Bottlenecks within each system
Today’s supply chains have to maintain a delicate balance across all its parts, as any problem in one can potentially knock-down the whole system to its knees. Let’s consider a scenario where all the systems are working in-sync and are integrated. What if a certain system runs into some technical issue and stops performing as expected? For instance, the inventory management system starts malfunctioning and stops updating the records for a few products. The whole sales cycle would be impacted as replenishment orders would not be placed on time, there would be delays in new order fulfillment, the managers would not know the status of those items, and so on. The entire path would face challenges if there is a bottleneck, even in one system. We have often seen that the cause of the problem is extremely hard to pinpoint and as a result, businesses have to deal with delays and losses.
Difficulty in locating the root of the problem
The biggest problem that most supply chains face is the incongruencies among units. If there are various types of technological, organizational, informational, analytical, functional and process silos within an organization, then problems are bound to occur. Each business or process head bothers only about his deliverables and KPIs and might not have a holistic view of the whole system. This makes it extremely difficult to find the cause whenever some incident happens. It is important to understand that all the parts of the supply chain are inter-connected and one cannot function effectively if there’s a problem with the other. Hence, such silos have to be broken down to achieve true digital transformation.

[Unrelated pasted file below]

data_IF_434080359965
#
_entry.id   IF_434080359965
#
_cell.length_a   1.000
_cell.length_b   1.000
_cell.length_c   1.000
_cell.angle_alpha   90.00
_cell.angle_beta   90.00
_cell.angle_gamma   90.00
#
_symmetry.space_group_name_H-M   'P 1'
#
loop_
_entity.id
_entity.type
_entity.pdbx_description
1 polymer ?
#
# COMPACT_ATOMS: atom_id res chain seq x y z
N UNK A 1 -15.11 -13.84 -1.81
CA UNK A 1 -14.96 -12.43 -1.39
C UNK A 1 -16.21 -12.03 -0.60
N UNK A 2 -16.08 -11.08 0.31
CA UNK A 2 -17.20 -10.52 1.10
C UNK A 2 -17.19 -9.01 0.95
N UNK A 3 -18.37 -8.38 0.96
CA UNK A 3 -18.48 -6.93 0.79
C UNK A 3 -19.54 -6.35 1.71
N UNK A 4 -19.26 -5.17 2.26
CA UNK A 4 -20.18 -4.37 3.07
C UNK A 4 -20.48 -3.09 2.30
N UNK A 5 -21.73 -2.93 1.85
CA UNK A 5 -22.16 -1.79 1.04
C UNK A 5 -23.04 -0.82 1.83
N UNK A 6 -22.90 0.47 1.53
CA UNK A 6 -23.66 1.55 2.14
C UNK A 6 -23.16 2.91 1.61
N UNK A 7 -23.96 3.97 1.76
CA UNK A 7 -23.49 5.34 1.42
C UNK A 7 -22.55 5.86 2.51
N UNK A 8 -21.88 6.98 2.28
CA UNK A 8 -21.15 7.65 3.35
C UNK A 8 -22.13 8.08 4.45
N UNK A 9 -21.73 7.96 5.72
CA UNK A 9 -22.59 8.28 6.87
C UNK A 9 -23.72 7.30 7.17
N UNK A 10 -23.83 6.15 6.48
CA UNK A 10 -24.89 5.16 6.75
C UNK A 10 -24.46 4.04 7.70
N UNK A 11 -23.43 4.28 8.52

Lack of proactive ways to avoid delays
In any system, problems are bound to occur time and again, but the amount of impact they have depends on how proactively such issues are handled. For instance, the starting point could be a foreseeable delay in delivery. So, if we already know that a shipment might not arrive in time, then we have to proactively plan how it should be managed, what else can be done to save time, what other activities to indulge in now so that the delay can be managed later, what other processes would be impacted due to this delay and how they can be managed in a better way so as to reduce the overall effect on the bottom-line. Proactively identifying and managing such incidents require complete visibility into the process and all its implications. If certain issues are recurring, then the business should develop the ability to predict them in advance and take anticipatory steps.
Errors creeping in due to manual intervention